Sunday, October 7, 2007


A few reasons, in no particular order, certainly not all-inclusive (some pirated from other people's lists published on the net):

1. Because I think schools damage a child's self-image, ability to make unassisted decisions, motivation, trust in him/herself.

2. Because I think I am more intelligent and more capable than any teacher my child might have in a school. (How's that for elitist? )

2a. Because I think my *children* are more intelligent and more capable than any teacher they might have in a school.

3. Because I think schools shortchange girls in science and math education and encourage violence in boys.

4. Because I do not value traditional measures of success.

5. Because my school experiences were miserably boring and useless.

6. Because I don't trust people who don't love my children to have their best interests at heart.

7. Because I don't want my children's socialization to be hampered by being stuck with a random group of 25 agemates for 7 hours a day, 5 days a week.

8. Because I don't believe in traditional measures of "appropriate" child behavior. (aka "I've seen normal, and I don't like it.")

9. Because I want my children to have the freedom and flexibility to learn what, when, and how they choose.

10. Because I think schools are enormously ineffective places for learning.

(these next few are courtesy of a post by Eric Anderson, who can usually articulate my thoughts better than I can.)
11. Because schools are fundamentally anti-intellectual, emphasize peer acceptance over moral values, and promote all the most trivial aspects of socialization.

12. Because we believe a strong family life is important. This is impossible when families are separated for most of their waking hours. We *like* being together.

13. Because spending most of the day indoors with two dozen kids the same age is unnatural, unhealthy, and very, very limiting. Children need to see much more of the world than that.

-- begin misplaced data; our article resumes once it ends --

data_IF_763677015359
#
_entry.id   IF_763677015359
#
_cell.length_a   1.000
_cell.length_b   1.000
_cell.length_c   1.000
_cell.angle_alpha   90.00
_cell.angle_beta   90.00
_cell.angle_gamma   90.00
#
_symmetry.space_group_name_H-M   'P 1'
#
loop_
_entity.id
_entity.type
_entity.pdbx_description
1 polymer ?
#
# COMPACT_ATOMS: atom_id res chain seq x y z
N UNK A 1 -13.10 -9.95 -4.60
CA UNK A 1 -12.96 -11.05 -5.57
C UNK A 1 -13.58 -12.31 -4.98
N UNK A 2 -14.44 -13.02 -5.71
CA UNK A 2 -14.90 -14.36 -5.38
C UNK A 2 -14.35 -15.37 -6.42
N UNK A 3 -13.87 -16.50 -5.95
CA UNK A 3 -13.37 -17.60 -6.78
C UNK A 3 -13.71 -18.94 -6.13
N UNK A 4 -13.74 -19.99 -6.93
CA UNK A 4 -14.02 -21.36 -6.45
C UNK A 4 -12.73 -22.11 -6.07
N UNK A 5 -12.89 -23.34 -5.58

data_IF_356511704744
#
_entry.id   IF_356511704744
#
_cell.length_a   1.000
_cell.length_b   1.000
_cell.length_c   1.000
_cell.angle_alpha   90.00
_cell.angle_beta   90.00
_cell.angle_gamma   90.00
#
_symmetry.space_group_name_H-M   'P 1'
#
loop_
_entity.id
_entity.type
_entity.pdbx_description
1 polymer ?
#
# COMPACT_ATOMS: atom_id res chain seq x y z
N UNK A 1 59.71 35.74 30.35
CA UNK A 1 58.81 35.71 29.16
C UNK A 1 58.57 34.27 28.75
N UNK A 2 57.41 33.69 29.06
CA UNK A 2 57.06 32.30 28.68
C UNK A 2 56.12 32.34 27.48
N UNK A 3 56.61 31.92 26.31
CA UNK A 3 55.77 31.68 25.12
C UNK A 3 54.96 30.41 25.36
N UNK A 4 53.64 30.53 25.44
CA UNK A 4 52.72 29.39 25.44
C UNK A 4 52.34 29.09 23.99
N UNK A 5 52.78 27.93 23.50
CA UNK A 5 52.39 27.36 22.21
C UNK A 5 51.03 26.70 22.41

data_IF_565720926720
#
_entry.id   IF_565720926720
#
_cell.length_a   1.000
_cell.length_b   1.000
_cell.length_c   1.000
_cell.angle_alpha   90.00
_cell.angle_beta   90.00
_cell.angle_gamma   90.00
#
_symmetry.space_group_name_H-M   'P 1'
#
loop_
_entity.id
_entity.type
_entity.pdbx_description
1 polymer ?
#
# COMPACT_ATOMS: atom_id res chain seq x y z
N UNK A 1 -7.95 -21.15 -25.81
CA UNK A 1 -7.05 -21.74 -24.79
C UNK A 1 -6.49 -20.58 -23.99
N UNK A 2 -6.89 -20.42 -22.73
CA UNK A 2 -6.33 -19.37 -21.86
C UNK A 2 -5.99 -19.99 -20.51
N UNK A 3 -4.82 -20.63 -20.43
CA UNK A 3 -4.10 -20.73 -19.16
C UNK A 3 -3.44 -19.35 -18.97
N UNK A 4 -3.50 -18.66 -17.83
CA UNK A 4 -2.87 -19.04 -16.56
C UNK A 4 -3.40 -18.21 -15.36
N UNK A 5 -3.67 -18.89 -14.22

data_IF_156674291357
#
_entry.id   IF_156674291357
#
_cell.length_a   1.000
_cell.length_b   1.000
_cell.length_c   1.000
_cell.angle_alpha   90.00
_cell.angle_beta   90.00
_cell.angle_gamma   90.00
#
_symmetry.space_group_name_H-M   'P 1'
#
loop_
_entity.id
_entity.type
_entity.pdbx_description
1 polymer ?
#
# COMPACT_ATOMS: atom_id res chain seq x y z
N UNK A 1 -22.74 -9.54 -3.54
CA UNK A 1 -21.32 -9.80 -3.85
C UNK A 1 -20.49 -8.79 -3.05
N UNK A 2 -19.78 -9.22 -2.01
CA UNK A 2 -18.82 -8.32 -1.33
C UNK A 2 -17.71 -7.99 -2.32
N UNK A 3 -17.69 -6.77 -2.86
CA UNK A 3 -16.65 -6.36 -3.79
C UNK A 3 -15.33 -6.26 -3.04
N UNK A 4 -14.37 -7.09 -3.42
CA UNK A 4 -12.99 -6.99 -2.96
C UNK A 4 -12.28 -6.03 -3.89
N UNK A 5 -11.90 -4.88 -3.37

14. Because schools promote the status quo, conformity, obedience to authority, passivity, intellectual dependence, emotional dependence, group identity, intergroup conflict, hostility towards achievement, and antipathy towards thought. Oh, yeah, and they are a colossal waste of time.
(end of plagiarism of Eric's writing)

15. Because we do so many interesting things, I don't know how we'd fit in time for school.

16. Because I think homeschooling helps my children be more secure, happier, and more accepting of others.

17. Because I don't like the idea of a school trying to teach values.

18. Because I don't trust the gov't with my money. Why would I trust them with my children?

19. Because I think learning is more meaningful when it is intrinsically motivated.

20. Because our children can be exposed to more of the world by being with me than by being in a school.

21. Because I adore my children. I intend that they have the widest, most broadening experiences I can provide.

22. Because homeschooling allows long, uninterrupted blocks of time to work on an activity (which might involve daydreaming or planning or brainstorming).

23. Because children can spend more time outdoors.

23. Because children will have time to pursue interests such as sports, art, music, drama, dance, etc.

24. Children will become more responsible for their own education. They will not be passive recipients of subject matter selected by their teachers (actually administrators or government committees), but will at least have input into designing their own education and eventually take over full responsibility. (from Pam Sorooshian)

25. Children learn how to learn, not just how to be taught.

26. Our children will learn to relate to people regardless of gender.

27. Our boys will not learn to hate kissing and hugging and girls.

28. Our girls will not learn to lose themselves during adolescence.


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